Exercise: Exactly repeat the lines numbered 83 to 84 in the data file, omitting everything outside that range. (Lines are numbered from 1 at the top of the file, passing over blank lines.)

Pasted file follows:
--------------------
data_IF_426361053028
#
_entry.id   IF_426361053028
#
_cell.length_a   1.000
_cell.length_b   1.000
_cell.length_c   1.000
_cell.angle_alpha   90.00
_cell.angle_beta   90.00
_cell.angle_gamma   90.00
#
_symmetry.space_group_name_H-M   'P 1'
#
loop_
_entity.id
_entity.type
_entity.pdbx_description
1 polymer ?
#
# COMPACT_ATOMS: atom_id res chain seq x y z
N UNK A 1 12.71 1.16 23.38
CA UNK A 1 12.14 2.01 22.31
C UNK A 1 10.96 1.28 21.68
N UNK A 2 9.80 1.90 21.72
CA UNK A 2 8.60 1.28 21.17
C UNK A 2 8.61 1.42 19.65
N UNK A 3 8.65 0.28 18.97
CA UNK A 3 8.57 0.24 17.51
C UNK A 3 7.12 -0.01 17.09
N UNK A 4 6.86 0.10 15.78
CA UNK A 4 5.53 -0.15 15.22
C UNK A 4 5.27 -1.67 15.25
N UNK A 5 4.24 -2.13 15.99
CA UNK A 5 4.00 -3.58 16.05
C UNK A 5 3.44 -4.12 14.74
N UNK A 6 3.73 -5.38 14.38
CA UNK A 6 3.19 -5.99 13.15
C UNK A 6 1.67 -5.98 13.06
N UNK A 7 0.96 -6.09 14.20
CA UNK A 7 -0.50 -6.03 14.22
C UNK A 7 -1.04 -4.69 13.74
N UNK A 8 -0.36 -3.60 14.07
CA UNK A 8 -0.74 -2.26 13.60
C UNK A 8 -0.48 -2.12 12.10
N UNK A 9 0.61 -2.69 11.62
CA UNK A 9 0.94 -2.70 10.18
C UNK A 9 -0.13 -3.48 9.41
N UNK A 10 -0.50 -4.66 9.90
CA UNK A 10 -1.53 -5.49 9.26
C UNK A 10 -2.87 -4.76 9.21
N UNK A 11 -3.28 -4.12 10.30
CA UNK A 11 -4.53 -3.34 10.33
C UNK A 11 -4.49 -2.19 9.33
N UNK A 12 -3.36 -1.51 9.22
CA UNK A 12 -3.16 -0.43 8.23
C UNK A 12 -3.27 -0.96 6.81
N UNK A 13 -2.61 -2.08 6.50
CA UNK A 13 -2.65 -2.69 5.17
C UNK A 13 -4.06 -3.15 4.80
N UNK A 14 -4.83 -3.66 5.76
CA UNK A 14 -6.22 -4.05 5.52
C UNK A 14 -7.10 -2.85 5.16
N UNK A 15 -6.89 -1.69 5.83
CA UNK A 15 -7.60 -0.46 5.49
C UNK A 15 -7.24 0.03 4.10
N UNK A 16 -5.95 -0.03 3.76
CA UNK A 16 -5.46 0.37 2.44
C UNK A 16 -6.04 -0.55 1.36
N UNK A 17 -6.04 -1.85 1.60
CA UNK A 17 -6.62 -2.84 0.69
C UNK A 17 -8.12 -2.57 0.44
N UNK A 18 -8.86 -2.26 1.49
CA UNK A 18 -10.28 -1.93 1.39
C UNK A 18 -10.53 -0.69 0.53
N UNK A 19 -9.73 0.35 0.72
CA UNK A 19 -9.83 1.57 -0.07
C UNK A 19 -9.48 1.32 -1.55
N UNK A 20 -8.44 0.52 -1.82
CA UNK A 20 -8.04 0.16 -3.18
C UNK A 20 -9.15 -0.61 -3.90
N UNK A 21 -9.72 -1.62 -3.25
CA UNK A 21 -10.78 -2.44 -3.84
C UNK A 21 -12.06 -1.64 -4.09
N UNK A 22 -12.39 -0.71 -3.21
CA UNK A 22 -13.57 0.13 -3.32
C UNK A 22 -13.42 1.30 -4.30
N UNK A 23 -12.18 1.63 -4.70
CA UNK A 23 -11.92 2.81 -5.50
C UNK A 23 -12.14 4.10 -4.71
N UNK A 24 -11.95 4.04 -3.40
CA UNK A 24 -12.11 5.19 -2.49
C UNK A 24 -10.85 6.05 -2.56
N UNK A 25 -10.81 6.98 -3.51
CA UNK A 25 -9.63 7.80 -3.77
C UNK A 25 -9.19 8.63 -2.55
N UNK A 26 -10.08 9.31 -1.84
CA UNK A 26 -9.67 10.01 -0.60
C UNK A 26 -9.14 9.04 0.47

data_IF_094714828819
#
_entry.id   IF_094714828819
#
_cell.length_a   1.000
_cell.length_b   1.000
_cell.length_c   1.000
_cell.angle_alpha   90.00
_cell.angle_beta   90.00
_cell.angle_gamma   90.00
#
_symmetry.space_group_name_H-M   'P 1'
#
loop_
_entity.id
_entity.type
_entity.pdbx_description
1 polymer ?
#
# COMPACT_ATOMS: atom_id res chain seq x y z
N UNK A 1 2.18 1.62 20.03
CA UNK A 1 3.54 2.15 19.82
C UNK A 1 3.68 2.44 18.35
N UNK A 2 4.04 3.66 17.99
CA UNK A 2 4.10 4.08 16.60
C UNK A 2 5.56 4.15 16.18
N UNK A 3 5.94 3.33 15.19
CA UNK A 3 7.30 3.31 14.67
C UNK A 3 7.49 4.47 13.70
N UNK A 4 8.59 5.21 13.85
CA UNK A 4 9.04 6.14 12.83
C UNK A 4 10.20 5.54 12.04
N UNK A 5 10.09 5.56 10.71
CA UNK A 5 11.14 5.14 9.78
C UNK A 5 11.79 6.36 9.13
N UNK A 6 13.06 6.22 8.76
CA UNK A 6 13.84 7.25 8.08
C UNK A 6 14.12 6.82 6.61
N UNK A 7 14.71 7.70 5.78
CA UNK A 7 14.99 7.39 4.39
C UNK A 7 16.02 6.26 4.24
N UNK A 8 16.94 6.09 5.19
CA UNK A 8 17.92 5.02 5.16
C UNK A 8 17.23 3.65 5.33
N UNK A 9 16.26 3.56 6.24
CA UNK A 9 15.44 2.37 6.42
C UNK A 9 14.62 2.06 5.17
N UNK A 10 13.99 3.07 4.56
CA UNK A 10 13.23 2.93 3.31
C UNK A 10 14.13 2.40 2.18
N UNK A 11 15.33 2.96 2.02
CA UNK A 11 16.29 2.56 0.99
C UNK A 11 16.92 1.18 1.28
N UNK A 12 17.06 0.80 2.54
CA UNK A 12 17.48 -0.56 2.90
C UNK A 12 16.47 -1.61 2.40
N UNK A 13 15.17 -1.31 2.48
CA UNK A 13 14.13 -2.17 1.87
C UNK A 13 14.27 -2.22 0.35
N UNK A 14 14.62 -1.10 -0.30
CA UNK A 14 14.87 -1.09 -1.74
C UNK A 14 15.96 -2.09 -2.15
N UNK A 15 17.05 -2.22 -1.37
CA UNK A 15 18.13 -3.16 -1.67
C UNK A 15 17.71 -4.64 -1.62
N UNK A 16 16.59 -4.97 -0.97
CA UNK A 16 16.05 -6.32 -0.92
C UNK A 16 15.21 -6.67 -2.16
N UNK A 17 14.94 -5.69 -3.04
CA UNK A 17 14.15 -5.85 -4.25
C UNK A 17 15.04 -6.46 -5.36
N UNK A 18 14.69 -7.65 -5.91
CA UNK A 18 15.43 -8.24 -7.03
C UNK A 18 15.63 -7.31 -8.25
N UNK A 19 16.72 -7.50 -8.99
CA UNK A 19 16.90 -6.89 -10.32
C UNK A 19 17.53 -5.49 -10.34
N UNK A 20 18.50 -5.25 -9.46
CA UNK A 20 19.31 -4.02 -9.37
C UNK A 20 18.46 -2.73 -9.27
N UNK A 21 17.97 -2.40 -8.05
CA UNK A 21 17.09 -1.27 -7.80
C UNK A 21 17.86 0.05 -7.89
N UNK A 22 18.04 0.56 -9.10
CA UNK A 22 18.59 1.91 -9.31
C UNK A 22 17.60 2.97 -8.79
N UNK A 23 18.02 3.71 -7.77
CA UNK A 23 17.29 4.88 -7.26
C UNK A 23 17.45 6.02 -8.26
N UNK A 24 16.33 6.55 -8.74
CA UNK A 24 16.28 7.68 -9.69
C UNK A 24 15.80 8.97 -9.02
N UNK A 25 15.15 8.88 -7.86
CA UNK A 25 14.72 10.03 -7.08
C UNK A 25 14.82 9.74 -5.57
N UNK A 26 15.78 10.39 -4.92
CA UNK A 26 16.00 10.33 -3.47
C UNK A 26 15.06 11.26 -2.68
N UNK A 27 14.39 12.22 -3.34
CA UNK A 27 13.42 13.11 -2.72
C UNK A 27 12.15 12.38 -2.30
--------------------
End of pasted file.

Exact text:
C UNK A 21 -12.06 -1.64 -4.09
N UNK A 22 -12.39 -0.71 -3.21